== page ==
UPDATE: As of early this morning, it is up to 100,000:
— IOM Asia-Pacific (@IOMasiapacific) June 15, 2014
BP: Think they mean left Thailand….
Original post below:
Below are some tweets from the International Organization for Migration Asia Pacific Twitter account or excerpts from articles tweeted by the IOM account in chronological order:
Myanmar Eleven on June 2:
The curfew in Thailand following last week’s coup has affected business owners and Myanmar migrant workers, according to a border-based rights group.
After the enforcement of curfew, Myanmar migrants in major cities such as Bangkok and Chiang Mai get paid the minimum daily wage of Bt300 without overtime.
“A worker earns Bt300 per day in Bangkok, a big city where living costs are high. Workers normally have to work between 10 to 12 hours to earn overtime pay. Now, they cannot work overtime so their income has been affected,” said Moe Gyo, chairman of Joint Committee for Movement of Myanmar Citizens’ Affairs.
The situation is worse in provinces. Although the minimum wage nationwide has been set at Bt300, Myanmar migrant workers in the western province of Tak only receive around Bt180 per day and they need to work overtime to cover their daily expenses. However, they are facing difficulties now that they cannot work overtime.
DVB on June 7:
Thai authorities apprehended and deported 163 undocumented Burmese migrants in a raid in Mae Sot on Tuesday. Conducted by a joint task force of Thai army, government authorities, immigration officials and police, the round-up took place at Ban Sung Kwe, an area densely populated by Burmese migrants in the western Thai town.
The migrants – 49 men, 59 women and 55 children – were loaded into trucks and transported across the border to Myawaddy in Karen State.
Two days later, on 5 June, another raid, this time in the southern Thai town of Ranong, resulted in the capture of 136 Burmese migrants who had recently been smuggled into Thailand on foot, according to Ranong provincial governor Cherdsak Jampathes said at a press conference that same day.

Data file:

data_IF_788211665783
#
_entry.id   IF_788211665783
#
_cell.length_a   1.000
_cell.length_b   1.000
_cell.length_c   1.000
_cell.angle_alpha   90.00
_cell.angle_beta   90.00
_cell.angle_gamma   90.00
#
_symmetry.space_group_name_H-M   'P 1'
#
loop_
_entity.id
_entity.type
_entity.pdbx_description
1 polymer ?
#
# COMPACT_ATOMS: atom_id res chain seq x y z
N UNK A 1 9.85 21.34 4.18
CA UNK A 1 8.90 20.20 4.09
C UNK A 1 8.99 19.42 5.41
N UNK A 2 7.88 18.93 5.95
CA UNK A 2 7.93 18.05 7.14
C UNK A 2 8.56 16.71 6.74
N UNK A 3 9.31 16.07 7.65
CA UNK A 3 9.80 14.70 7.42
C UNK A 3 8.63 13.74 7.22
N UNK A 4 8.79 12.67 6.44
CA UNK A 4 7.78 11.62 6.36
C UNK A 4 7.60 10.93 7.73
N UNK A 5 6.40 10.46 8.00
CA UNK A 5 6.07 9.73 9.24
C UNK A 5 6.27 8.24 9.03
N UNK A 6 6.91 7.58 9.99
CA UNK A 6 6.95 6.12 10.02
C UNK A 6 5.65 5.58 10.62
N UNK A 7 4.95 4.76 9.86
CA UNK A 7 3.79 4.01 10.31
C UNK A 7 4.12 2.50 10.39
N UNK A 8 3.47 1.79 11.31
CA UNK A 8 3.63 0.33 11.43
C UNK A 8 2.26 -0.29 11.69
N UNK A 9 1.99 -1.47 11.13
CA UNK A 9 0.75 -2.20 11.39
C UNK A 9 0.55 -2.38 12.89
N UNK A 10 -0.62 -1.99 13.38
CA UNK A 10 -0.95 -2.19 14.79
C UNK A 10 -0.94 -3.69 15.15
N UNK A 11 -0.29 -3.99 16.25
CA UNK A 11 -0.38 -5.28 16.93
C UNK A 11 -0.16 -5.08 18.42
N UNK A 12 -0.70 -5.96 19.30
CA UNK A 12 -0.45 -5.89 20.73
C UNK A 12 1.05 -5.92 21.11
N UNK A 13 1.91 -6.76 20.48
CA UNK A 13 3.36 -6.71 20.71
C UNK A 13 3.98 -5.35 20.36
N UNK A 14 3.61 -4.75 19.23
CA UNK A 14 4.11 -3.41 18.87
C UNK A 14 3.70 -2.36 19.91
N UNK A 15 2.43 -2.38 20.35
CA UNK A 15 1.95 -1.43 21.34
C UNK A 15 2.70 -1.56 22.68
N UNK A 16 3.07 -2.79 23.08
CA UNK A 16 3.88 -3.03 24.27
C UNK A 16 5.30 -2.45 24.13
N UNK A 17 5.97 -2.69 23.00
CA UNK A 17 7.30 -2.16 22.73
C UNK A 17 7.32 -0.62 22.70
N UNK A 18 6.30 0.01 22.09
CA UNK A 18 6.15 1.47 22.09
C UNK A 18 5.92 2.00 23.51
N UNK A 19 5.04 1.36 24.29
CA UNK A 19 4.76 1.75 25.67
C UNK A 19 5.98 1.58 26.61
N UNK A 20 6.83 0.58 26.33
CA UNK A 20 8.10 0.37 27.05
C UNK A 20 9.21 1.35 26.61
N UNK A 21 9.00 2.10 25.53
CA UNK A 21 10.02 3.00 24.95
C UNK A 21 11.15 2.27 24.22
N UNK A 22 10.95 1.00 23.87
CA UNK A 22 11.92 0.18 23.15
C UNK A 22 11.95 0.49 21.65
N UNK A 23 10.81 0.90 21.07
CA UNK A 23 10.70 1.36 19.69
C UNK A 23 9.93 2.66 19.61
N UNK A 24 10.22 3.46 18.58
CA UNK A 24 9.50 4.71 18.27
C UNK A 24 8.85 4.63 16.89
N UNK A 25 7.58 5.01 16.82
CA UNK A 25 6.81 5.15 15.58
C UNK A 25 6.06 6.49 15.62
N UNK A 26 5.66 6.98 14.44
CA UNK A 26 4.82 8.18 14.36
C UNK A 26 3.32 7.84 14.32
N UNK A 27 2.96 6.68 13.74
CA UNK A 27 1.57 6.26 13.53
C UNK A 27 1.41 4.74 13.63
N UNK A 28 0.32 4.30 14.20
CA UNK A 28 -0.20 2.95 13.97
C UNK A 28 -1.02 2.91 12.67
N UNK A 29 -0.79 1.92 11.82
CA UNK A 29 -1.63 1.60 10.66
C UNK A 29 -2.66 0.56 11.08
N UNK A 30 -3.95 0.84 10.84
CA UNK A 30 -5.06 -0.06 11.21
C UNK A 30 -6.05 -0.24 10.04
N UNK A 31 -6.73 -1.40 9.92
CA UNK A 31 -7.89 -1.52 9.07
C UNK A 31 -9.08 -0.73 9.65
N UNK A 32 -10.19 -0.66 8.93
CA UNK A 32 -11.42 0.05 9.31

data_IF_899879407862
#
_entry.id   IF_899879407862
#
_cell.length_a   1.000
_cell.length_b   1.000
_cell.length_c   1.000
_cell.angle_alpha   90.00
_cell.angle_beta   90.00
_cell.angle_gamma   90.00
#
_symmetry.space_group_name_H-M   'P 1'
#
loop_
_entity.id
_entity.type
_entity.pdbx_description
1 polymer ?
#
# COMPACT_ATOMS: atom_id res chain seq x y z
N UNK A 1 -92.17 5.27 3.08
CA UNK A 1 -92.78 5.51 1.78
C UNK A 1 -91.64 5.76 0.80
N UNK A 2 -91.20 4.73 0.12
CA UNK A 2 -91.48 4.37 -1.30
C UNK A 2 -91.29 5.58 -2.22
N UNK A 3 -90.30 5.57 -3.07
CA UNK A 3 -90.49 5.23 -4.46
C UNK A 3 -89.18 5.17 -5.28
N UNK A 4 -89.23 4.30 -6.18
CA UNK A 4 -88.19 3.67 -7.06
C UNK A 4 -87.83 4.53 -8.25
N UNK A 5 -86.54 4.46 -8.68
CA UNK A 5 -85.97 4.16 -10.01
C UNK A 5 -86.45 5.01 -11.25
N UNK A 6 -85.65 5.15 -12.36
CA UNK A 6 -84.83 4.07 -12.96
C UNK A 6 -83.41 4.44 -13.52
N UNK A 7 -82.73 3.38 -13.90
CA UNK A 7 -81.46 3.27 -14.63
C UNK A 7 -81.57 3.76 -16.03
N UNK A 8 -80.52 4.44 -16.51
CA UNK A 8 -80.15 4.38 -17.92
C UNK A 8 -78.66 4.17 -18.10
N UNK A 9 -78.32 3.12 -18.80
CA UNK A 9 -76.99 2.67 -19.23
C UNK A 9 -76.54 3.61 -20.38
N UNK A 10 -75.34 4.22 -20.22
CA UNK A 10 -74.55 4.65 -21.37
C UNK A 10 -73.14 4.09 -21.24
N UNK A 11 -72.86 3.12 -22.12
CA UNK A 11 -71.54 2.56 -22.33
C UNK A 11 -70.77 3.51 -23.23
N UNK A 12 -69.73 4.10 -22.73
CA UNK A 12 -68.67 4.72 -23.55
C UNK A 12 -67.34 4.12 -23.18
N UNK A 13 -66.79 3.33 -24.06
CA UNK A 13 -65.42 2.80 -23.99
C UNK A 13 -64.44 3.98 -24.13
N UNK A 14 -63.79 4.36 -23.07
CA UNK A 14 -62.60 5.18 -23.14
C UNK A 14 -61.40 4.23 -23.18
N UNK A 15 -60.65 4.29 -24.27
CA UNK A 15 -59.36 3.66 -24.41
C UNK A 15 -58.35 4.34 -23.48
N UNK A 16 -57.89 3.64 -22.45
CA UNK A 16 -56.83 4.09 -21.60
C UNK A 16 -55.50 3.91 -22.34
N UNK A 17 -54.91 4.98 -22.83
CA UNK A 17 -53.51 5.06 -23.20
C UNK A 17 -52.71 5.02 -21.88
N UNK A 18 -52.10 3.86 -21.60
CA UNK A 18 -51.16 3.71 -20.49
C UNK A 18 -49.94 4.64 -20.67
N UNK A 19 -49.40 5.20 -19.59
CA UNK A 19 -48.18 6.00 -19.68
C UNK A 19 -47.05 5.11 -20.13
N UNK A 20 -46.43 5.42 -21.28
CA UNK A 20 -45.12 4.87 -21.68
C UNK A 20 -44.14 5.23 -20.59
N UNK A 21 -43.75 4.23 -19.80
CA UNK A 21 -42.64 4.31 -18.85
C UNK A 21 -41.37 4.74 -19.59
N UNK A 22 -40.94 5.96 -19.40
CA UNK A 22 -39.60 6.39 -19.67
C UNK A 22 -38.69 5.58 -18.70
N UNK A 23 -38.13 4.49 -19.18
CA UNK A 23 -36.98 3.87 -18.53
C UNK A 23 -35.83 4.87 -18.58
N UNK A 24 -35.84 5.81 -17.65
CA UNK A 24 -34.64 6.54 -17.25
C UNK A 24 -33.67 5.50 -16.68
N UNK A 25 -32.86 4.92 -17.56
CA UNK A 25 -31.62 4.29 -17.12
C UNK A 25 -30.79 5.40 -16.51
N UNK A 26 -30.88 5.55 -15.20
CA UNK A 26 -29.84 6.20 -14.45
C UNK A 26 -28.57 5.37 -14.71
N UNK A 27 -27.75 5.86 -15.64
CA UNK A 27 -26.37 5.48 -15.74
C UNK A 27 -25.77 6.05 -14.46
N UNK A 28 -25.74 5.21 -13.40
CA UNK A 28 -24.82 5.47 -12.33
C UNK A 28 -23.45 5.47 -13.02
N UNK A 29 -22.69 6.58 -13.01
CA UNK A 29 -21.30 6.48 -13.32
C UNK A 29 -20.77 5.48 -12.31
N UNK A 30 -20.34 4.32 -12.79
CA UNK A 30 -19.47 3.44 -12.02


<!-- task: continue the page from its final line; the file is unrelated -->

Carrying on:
Ranong Governor Cherdsak alluded loosely to the 22 May military coup in Thailand, saying it was important for the Thai armed forces to work closely with other offices during this time of unrest in the country.
BP: But this is referring to Burmese migrants, but those leaving are Cambodian.
— IOM Asia-Pacific (@IOMasiapacific) June 11, 2014
IOM Web site on June 11:
Large numbers of irregular migrant workers from Cambodia are leaving Thailand through the Poi Pet International Border Checkpoint, according to IOM, which has deployed staff on the border. Many are effectively stranded, with no money to pay for onward transport to reunite with their families. IOM Cambodia has sent three buses to help transport the returnees, but is concerned that flows have suddenly increased over recent days, placing a strain on services at this, the main border crossing, between the two countries. “There are usually only about 100 migrants coming through each day,” said Leul Mekonnen, IOM’s Acting Chief of Mission in Cambodia. “But we are already seeing more than 1,000 a day and we do not know what the coming days hold.”
— IOM Asia-Pacific (@IOMasiapacific) June 12, 2014
From IOM report on June 12:
Cambodia is currently experiencing a massive re- turn of irregular Cambodian migrants at the Poi Pet border-crossing. Almost 20,000 people are estimated to have crossed since Saturday, with more than 10,000 arriving today. They are return- ing home from Thailand amid fear of arrest by the authorities and unprecedented layoffs by their employers. Most of the migrants are undocu- mented and work in construction and agricultural industries for salaries of less than USD10 per day. There are an estimated 150,000 irregular Cambo- dian migrants in Thailand. The exodus has increased rapidly day by day but there is no way of knowing if this will continue, stabilize or tail off.
A screenshot from the same report:
BP: So big increase on June 9 and then just going up exponentially. As you can see from the below report, it was 15,000 for June 12 and then from a below tweet it was 37,000 on June 13.
IOM on June 13:
As thousands of irregular migrants continue to pour across the Cambodian border from Thailand, IOM is working to provide transport for vulnerable people who lack the means to get home.